Anyone who has received stacks of mailed booklets, leaflets or other paper 401(k) disclosure materials might be cheering about the Department of Labor’s (DOL) recent rule that expands employer options for delivering retirement plan documents online.1
The Electronic Disclosure Safe Harbor for Retirement Plans went into effect July 27, 2020 as a “voluntary safe harbor for retirement plan administrators who want to use electronic media, as a default, to furnish covered documents to covered individuals, rather than sending potentially large volumes of paper documents through the mail.”2
This has many employers “thinking green” and considering a transition to a fully electronic delivery of 401(k) plan disclosure materials, which is also welcome news for many plan participants who are often overwhelmed by the extensive tiny-print disclosures they currently receive as required by ERISA each year.3
Going green could save some green
Companies making this transition could see a cost savings. According to the DOL, the move will save approximately $3.2 billion in net costs over the next decade for ERISA-covered retirement plans by eliminating significant materials, printing and mailing costs associated with furnishing printed disclosures.4
The DOL also shows that electronic delivery can create “cost savings (that could) ultimately be passed back to participants, translating to lower expenses – and higher net investment returns.”5
Additionally, another research study notes that participants may be able to respond quicker to plan information when received electronically because by providing real-time information, it is more accessible, digestible and customizable.6
Considerations and helpful information
Here’s what you need to know if you are considering a switch to fully online disclosures.
- Covered individuals. Covered individuals are participants, beneficiaries and others who are entitled to receive covered documents.
- Covered documents. Covered documents are any documents or information that the administrator is required to provide to plan participants and beneficiaries under Title I of ERISA, other than a document or information that needs to be furnished only upon request.
- Eligible materials. Documents and disclosures covered under the new e-delivery rule include, but are not limited to:
- Summary plan description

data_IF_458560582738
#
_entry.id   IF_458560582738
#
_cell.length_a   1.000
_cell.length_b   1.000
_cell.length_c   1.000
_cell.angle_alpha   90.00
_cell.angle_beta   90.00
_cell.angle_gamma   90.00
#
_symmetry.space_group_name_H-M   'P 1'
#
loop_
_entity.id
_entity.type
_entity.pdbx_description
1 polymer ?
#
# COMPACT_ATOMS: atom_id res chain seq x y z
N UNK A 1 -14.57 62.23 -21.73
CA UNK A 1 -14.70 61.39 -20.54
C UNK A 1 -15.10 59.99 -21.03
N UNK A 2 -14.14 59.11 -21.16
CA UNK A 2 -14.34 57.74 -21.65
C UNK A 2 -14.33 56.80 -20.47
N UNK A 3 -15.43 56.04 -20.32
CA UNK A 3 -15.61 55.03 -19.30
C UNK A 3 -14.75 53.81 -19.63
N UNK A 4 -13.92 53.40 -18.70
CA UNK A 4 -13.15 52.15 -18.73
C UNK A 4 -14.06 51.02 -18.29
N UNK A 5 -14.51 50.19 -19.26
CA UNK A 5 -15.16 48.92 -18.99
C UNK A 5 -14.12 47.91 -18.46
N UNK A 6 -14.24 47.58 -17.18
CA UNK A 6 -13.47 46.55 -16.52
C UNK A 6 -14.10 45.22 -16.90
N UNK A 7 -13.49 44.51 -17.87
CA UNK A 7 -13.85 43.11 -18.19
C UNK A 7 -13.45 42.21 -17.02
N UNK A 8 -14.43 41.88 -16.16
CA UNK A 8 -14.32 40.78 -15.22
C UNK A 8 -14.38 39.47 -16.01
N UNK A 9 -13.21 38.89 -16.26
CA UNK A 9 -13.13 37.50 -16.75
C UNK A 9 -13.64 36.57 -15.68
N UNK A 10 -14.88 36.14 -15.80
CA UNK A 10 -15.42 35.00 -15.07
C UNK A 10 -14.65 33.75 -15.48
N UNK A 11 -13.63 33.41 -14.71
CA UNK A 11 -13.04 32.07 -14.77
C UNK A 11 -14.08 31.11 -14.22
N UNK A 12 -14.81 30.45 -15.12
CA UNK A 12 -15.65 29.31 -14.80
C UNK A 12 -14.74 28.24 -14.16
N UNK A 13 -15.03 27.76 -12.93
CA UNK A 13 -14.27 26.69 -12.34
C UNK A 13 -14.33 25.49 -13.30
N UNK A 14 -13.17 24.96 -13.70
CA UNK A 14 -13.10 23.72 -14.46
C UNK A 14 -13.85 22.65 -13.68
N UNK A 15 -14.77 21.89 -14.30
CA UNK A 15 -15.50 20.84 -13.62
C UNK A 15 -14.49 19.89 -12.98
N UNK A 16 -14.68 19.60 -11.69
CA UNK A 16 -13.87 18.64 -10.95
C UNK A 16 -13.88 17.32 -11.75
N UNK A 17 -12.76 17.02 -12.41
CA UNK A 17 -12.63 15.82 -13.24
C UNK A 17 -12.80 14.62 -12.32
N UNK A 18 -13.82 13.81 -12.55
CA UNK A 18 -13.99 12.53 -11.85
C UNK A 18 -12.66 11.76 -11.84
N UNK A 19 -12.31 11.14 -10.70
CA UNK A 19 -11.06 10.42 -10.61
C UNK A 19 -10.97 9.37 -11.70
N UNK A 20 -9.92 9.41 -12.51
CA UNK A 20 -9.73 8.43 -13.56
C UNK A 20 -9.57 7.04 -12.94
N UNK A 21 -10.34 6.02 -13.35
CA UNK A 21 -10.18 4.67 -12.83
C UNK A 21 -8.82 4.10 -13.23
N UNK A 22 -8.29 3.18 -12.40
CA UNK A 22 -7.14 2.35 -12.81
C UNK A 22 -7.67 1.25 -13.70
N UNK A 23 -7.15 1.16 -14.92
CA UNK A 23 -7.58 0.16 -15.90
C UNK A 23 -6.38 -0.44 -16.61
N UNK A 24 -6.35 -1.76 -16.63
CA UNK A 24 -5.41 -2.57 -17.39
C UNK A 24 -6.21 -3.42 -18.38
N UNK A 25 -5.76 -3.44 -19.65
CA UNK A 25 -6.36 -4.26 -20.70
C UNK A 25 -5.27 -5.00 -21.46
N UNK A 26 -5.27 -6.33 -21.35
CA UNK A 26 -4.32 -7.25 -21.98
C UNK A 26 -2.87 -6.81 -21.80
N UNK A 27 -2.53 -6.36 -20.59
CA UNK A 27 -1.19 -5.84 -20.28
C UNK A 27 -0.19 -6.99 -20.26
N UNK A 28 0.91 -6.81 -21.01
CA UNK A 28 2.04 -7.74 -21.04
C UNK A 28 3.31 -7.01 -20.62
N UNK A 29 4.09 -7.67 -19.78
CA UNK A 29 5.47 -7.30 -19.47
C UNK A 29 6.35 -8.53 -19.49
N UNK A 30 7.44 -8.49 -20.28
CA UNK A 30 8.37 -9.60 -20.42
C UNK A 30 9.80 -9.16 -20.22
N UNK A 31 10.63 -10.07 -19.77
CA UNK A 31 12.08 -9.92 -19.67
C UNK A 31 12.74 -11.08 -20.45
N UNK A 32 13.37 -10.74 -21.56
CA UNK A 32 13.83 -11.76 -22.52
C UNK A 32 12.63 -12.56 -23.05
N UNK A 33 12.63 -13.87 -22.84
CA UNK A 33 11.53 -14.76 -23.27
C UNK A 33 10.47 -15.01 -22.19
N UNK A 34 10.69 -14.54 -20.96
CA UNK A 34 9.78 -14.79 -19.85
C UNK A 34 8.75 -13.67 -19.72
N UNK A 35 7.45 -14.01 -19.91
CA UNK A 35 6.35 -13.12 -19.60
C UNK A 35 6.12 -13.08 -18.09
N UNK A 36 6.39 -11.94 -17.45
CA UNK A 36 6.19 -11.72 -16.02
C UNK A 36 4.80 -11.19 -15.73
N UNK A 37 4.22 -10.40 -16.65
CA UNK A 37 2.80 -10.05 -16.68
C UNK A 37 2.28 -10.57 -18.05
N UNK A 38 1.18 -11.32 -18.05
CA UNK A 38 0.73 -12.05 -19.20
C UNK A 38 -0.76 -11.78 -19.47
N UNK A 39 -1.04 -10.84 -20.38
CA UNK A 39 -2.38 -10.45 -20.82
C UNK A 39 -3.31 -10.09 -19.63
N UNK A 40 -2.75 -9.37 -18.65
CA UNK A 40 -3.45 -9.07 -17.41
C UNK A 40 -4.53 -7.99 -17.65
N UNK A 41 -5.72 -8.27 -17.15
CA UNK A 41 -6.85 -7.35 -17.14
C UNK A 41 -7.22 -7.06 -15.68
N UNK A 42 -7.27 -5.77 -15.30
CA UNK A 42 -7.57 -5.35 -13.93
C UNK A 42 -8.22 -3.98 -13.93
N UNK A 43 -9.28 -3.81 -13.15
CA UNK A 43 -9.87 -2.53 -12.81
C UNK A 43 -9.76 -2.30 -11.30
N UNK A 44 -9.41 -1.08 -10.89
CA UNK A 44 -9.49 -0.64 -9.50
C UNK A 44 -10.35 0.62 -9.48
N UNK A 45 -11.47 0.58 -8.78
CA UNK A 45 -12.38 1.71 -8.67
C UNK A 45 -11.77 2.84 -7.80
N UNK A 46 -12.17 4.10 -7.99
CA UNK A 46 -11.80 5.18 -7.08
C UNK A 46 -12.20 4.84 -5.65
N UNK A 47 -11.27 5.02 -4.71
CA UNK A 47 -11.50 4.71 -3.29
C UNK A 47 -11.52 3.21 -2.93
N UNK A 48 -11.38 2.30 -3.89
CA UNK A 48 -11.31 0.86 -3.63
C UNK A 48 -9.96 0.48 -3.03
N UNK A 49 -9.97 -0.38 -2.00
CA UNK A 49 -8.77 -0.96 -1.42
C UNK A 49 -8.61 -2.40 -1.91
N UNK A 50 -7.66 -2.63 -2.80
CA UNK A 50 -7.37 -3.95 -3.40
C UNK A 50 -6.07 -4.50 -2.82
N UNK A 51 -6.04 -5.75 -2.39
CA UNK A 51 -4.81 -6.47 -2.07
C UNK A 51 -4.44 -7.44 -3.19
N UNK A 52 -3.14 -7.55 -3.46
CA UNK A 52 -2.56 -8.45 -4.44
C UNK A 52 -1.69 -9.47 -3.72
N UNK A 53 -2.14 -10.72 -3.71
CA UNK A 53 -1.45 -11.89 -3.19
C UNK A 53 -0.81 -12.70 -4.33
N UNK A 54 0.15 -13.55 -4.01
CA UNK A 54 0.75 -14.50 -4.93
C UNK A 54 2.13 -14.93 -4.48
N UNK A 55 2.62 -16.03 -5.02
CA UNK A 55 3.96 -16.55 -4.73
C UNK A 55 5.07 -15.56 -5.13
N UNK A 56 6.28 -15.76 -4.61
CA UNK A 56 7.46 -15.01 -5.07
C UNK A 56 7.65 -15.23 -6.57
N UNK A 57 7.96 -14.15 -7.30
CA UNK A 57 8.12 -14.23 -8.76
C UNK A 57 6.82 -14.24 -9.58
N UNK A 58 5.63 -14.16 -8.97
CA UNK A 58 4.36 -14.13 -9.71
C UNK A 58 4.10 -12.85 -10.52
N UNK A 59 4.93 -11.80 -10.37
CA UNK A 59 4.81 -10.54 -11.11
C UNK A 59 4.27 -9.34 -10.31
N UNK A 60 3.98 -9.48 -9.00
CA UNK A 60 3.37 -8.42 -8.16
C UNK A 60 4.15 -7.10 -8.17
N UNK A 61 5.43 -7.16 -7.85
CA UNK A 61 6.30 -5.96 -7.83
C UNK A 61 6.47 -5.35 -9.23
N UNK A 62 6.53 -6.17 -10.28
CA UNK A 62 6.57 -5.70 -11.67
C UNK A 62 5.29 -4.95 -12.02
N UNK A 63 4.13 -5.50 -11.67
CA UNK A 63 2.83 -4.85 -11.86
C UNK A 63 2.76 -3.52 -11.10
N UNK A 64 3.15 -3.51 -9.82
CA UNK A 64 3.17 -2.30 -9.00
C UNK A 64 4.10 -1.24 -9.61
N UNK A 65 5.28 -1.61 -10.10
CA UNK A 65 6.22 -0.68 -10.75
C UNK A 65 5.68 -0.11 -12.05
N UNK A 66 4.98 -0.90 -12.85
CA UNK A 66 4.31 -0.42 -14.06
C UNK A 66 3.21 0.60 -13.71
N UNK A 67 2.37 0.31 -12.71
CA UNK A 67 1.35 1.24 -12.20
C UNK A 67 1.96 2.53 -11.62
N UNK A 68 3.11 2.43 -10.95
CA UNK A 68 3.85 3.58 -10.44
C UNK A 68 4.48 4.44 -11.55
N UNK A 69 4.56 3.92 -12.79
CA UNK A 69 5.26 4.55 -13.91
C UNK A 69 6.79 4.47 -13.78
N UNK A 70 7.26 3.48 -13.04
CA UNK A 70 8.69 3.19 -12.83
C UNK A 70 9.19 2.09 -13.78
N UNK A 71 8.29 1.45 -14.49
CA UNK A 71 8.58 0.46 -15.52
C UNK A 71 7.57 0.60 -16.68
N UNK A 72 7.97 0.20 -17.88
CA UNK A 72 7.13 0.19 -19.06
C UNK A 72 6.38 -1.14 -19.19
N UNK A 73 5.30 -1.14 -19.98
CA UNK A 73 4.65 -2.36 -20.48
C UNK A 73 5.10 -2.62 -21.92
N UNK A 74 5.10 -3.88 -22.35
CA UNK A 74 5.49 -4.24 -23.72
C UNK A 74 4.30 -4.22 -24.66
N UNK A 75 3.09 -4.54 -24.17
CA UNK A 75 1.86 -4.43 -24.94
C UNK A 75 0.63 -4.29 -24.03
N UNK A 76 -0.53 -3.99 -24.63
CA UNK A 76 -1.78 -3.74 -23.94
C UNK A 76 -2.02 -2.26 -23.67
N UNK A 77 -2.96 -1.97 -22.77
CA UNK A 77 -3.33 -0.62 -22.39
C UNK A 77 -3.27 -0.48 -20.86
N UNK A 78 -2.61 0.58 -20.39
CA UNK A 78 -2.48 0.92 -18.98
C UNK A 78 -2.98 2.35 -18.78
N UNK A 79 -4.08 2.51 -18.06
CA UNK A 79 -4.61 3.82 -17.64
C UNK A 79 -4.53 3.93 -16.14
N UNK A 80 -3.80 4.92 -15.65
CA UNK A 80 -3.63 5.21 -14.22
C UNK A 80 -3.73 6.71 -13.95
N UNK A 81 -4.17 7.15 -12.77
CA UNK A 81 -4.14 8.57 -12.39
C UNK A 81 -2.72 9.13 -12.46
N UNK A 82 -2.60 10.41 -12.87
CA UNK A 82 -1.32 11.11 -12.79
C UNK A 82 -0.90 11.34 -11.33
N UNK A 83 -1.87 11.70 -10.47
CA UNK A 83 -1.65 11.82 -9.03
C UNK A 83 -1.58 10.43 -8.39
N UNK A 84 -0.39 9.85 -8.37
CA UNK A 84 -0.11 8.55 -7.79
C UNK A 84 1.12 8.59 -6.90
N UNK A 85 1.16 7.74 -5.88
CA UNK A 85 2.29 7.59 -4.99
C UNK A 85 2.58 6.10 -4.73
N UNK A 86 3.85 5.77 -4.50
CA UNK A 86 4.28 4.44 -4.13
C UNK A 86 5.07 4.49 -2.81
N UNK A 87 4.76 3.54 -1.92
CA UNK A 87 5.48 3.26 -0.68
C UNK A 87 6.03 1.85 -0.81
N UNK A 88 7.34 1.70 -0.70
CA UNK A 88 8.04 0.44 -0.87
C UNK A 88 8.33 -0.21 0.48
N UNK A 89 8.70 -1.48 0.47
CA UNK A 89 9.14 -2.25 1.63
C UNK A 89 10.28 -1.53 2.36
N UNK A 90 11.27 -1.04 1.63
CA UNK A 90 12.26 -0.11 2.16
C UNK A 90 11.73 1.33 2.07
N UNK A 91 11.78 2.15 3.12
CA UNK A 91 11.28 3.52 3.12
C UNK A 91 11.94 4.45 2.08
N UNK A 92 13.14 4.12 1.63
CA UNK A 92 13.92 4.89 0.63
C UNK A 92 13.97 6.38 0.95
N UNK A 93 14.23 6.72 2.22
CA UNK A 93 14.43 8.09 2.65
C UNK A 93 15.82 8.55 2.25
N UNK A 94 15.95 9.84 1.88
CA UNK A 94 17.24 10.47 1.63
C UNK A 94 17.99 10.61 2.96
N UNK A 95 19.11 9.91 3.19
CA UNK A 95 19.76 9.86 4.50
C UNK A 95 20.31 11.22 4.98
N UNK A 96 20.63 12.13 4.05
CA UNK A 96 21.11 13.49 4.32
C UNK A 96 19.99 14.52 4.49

- Summary of material modification
- Summary annual reports
- Participant-level fee disclosures
- Blackout notices
- Initial notification. Plan administrators must send an initial paper notification that they are changing to the new electronic delivery method, provide the website address and offer the right to opt out if the participant prefers.
- Right to paper. Workers can choose paper copies of specific documents or globally opt out of electronic delivery entirely at any time, free of charge. However, the expectation is that most will likely stay enrolled in the e-disclosure option, especially since an estimated 99% of retirement plan participants have internet access.7
- Notifications of Internet Availability (NOIA). Plan administrators must inform participants each time covered documents are posted on the website. Each NOIA must also provide an option for the participant to receive paper copies of notices.
- Website retention. Documents must be accessible online until a newer version is added, but in no event for less than one year.
- System check for invalid electronic addresses. Plan administrators must keep track of the recipient’s email address; and if the address becomes invalid, they must correct the issue or treat the participant as opting out of electronic delivery.
- Employment termination. If an employee leaves the company, the plan administrator must ensure the “continued accuracy and operability of the person’s employer-provided electronic address.”8
Under the new rule, the two options for electronic delivery are website posting and email delivery. Plan participants can receive the required notices and disclosures as long as they have access to the information electronically and they are properly notified of any changes.
The move towards an environmentally friendly, more efficient and cost-effective 401(k) disclosure process could be an opportunity for employers to enhance their retirement plan communication with plan participants.